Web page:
China offers package of aid measures for Africa

( - Agencies)
Updated: 2006-11-04 10:27

Chinese President Hu Jintao gives a speech at the opening ceremony of the Beijing Summit of the Forum on China-Africa Cooperation (FOCAC) at the Great Hall of the People in Beijing, Nov. 4, 2006. [Xinhua]

Chinese president pledged billions of dollars in aid to Africa as the biggest diplomatic gathering ever hosted by China got under way, aimed at deepening trade, cooperation, and genuine partnership.

Hu announced fresh pledges of aid and loans in the next three years, saying China's aid to Africa would double by 2009. [Full Text]

China would also provide three billion dollars of preferential loans and two billion dollars of preferential buyer's credits loan to the continent, he said. [Full Text]

Beijing would also cancel more debt owed by poor African countries in the form of interest-free government loans, he announced. [Full Text]

Business is a major focus of the summit, with more than 2,500 deals under discussion.

Hu pledged China would further open up its market to Africa by increasing the number of tariff-free export products from 190 to 440 and establish three to five trade and economic cooperation zones in Africa. [Full Text]

A five-billion-dollar development fund to encourage Chinese companies to invest in Africa would also be set up. [Full Text]

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Beijing will also train 15,000 African professionals, build schools, hospitals and anti-malaria clinics and send Chinese youth volunteers to Africa, he added. [Full Text]

"China will forever be a good friend, good partner, good brother of Africa," Hu told the 48 African countries represented at the Great Hall of the People.

"Common development is the shared aspiration of the Chinese and African peoples... We are committed to pursuing mutually beneficial cooperation to bring the benefits of development to our peoples."

"Without combined development between China and Africa, there will be no global peace and development," the Chinese president said.

Trade between China and Africa is expected to exceed US$50 billion this year, a near tenfold increase since 1995, and one of the main themes of the China-Africa Forum is ensuring that number continues to grow.

A total of 41 African heads of state and government, a vice president and several top economic leaders are representing their nations at the meeting. It is the biggest diplomatic gathering ever hosted by China.

Beijing invited the leaders from 48 of Africa's 53 nations -- with the other five countries which recognize Taiwan also encouraged to send representatives -- in what the officials and scholars are hailing as an historic event between a fast-growing China and the world's least developed continent.

"China and Africa cooperation serves peace and development on both sides as well as the world," China's foreign ministry spokesman Liu Jianchao said. A total of 35 African heads of state, six heads of government, a vice president and several top economic leaders are representing their nations at the meeting, he said.

"When China is building roads and schools and providing health infrastructure and agricultural technology to African countries, are we damaging human rights in Africa? Are we hurting good governance in those countries? African people are benefiting from China's projects," said Liu.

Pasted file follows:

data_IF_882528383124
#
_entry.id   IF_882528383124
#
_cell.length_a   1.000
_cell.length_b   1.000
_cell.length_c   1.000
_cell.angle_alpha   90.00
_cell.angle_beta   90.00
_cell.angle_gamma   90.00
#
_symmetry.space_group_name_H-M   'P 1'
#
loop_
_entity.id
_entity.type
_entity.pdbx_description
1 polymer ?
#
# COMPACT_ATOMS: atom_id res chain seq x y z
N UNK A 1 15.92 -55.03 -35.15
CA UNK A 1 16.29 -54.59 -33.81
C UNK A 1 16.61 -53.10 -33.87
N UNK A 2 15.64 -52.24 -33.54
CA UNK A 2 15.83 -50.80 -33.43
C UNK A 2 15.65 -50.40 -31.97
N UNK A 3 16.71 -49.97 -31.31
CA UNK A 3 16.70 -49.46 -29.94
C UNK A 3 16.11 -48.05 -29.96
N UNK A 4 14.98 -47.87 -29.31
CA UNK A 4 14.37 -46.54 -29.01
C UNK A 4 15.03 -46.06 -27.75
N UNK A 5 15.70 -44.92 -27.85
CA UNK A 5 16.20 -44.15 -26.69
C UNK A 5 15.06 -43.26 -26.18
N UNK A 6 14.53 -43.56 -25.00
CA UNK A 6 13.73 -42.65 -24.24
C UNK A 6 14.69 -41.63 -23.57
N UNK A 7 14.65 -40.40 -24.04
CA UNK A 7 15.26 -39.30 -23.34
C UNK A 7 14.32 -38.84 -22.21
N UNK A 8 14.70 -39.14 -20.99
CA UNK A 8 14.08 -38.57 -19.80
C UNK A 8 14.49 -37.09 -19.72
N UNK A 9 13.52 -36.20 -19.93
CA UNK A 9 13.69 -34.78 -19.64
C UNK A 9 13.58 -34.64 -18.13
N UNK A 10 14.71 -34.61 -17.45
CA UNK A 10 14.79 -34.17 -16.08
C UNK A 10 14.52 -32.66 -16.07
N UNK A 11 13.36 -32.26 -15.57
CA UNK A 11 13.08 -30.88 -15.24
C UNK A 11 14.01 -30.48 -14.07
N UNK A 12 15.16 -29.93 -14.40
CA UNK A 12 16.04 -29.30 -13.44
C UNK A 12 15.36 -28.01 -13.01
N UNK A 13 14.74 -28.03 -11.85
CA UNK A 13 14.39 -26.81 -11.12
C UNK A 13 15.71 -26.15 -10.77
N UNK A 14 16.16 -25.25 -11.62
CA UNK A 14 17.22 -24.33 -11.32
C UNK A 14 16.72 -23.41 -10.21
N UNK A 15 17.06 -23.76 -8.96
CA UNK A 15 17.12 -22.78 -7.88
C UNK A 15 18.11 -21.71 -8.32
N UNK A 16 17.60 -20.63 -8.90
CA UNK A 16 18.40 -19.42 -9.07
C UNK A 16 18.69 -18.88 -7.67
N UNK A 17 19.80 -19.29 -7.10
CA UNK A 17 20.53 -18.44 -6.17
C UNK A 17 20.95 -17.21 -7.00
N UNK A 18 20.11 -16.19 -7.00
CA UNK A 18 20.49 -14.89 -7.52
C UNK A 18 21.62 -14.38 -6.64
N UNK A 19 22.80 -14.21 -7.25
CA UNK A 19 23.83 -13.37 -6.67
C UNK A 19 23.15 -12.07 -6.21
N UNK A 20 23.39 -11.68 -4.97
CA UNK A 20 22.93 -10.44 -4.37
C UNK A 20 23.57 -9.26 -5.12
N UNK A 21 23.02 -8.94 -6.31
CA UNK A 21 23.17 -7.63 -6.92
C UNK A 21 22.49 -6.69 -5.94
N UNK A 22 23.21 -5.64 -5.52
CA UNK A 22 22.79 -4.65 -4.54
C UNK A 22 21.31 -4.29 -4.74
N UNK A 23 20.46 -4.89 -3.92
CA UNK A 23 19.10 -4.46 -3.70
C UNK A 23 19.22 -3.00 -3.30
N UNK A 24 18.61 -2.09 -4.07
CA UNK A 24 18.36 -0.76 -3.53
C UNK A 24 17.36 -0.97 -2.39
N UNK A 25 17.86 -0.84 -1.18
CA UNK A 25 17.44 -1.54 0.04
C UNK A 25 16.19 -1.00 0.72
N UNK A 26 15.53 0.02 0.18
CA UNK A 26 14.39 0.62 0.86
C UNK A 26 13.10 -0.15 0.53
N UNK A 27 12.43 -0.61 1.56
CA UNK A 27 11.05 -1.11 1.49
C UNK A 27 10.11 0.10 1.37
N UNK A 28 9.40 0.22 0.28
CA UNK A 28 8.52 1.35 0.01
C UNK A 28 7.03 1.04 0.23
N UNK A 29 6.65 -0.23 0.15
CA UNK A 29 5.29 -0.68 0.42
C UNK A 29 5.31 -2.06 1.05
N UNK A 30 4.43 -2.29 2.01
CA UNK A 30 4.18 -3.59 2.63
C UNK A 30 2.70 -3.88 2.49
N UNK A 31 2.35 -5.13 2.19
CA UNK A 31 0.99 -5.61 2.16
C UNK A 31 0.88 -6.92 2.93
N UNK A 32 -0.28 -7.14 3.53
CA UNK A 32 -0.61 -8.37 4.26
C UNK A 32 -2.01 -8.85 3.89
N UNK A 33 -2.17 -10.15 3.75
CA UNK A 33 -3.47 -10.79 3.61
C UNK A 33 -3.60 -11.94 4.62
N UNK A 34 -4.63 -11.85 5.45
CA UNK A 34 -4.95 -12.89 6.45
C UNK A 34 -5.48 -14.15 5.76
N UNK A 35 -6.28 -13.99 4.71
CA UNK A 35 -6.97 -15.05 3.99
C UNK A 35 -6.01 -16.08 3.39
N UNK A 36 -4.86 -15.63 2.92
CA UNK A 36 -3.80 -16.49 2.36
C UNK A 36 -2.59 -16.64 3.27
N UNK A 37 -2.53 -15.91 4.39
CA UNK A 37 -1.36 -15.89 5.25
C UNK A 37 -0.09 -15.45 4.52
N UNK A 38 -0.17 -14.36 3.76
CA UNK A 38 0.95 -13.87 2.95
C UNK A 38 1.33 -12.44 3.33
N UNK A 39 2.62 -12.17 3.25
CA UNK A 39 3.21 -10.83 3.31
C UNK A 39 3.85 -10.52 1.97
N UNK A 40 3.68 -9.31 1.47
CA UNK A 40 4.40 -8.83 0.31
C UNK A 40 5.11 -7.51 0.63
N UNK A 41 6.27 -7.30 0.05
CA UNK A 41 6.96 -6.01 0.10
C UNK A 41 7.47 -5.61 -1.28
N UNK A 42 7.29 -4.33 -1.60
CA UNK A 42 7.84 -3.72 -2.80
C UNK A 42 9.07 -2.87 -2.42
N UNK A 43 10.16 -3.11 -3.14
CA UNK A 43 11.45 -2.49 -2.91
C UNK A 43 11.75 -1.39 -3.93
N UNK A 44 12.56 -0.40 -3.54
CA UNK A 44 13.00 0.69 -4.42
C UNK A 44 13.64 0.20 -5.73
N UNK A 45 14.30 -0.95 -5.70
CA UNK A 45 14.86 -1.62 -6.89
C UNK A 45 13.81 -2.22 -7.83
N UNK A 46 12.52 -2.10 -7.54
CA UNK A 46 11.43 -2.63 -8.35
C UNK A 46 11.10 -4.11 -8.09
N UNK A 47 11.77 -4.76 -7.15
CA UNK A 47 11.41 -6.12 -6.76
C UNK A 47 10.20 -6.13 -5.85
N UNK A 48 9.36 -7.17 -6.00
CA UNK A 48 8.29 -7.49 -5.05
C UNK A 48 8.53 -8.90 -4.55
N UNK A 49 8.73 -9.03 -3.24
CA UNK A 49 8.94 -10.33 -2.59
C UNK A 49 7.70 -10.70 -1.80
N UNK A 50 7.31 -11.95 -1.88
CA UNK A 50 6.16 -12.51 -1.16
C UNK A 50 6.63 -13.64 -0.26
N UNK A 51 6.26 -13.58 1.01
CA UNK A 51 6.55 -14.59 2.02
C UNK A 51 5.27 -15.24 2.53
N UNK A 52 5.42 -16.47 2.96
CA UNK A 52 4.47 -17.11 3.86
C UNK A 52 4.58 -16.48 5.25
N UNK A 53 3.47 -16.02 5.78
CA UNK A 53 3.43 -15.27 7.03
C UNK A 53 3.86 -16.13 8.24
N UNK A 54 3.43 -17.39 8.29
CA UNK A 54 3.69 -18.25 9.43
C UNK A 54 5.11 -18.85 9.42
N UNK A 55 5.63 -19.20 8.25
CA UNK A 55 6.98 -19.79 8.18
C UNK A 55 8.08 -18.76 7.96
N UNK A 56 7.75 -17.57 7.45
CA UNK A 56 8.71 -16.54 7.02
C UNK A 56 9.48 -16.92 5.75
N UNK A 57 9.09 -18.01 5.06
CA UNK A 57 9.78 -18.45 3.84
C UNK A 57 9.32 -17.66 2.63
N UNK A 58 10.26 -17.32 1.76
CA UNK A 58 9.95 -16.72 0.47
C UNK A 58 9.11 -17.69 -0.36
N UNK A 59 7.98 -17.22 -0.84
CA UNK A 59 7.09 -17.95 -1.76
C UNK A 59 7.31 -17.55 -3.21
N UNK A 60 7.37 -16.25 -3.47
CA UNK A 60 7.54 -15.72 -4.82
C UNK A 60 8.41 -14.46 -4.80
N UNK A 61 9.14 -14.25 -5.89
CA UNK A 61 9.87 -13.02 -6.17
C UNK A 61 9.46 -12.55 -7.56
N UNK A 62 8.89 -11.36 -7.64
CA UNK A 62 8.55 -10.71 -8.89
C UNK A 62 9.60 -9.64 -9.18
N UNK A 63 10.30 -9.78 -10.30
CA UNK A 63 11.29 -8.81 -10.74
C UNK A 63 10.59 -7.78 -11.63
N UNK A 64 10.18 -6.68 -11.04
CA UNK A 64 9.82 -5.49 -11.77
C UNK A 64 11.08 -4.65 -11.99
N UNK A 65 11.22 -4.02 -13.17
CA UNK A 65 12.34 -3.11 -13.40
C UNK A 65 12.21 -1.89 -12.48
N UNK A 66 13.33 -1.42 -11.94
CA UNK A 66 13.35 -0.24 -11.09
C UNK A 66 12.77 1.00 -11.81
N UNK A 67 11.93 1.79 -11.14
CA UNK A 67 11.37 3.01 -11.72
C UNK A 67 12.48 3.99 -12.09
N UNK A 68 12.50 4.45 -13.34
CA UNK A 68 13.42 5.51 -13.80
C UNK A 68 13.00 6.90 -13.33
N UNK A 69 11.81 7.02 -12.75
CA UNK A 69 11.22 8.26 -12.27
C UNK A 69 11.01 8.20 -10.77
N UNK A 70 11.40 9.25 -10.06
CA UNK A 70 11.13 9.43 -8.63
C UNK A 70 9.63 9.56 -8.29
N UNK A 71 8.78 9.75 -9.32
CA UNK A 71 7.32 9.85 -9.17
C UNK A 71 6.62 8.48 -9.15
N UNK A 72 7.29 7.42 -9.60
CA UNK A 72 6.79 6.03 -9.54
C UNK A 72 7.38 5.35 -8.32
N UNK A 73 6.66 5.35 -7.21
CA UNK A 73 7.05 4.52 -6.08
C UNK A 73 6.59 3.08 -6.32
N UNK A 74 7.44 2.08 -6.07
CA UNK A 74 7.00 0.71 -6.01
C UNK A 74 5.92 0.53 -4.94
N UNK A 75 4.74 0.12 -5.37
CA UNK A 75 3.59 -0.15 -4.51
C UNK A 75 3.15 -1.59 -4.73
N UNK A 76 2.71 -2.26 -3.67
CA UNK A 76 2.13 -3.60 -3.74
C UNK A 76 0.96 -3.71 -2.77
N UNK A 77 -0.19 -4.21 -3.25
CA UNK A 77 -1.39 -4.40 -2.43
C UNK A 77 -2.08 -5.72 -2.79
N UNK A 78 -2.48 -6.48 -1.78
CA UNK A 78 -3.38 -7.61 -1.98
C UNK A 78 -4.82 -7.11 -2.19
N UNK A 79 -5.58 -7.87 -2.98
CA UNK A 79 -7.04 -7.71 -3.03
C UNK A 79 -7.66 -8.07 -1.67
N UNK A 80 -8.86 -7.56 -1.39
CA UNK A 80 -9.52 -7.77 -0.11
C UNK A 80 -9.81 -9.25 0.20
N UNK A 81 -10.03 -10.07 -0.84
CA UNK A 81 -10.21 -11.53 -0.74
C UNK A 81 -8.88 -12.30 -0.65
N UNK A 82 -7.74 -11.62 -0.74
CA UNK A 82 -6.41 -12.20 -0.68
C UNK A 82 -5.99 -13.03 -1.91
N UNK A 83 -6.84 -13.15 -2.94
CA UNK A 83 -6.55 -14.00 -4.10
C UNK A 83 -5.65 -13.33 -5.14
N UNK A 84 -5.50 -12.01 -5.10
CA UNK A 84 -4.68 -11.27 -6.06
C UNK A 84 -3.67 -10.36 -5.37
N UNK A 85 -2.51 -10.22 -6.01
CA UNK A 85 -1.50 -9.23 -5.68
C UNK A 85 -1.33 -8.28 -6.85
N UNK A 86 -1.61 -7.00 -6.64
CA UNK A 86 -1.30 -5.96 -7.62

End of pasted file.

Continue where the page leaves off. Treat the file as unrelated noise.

President Hu Jintao and Premier Wen Jiabao are holding multiple meetings with a procession of African heads of state at the Great Hall of the People, with new cooperation projects and aid programs being discussed, and new ideas of a wide range of interests being exchanged.

China's media have promoted the "three 50s": 50 years of Chinese-African cooperation, 53 African countries, $50 billion in two-way trade, a near ten-fold increase since 1995. China Central Television is conducting a nationwide survey to select 10 outstanding African icons, contenders including South African diamonds and the Sahara Desert.

Sources said that by the end of the meeting China will unveil a variety of trade and aid concessions to the African countries. These may include a list of African goods that can enter China tariff-free, increases in aid and technical cooperation and debt forgiveness.

More than 2,500 business deals will be under discussion at the official two-day summit beginning Saturday, Chinese deputy trade minister Wei Jianguo said.

And comments by participants about a statement to be released on Sunday after the summit emphasized that China and Africa are intent on building up their relationships in a wide range of spheres aside from trade.

"The Beijing Declaration will aim to establish a new type of strategic partnership between China and Africa based on equality, mutual trust, economic win-win cooperation and cultural exchanges," an envoy from summit co-chair Ethiopia was quoted in China's state press as saying.

African leaders were also taken on a tour of some of the venues being built for the 2008 Beijing Olympics, including the National Stadium known as the "bird's nest" because of its mesh of interlocking steel beams.

Some Western governments have expressed concerns or nervousness in the face of the getting-closer ties between China and Africa, some criticizing Beijing's unrestricted lending and investment policies in Africa regardless of African countries' governance and human rights record. China shrugged off that claim.

"Our principle when handling our relations with other countries is to never try to impose our social system, development mode, values and ideology upon other countries," Foreign Ministry spokesman Liu Jianchao said.

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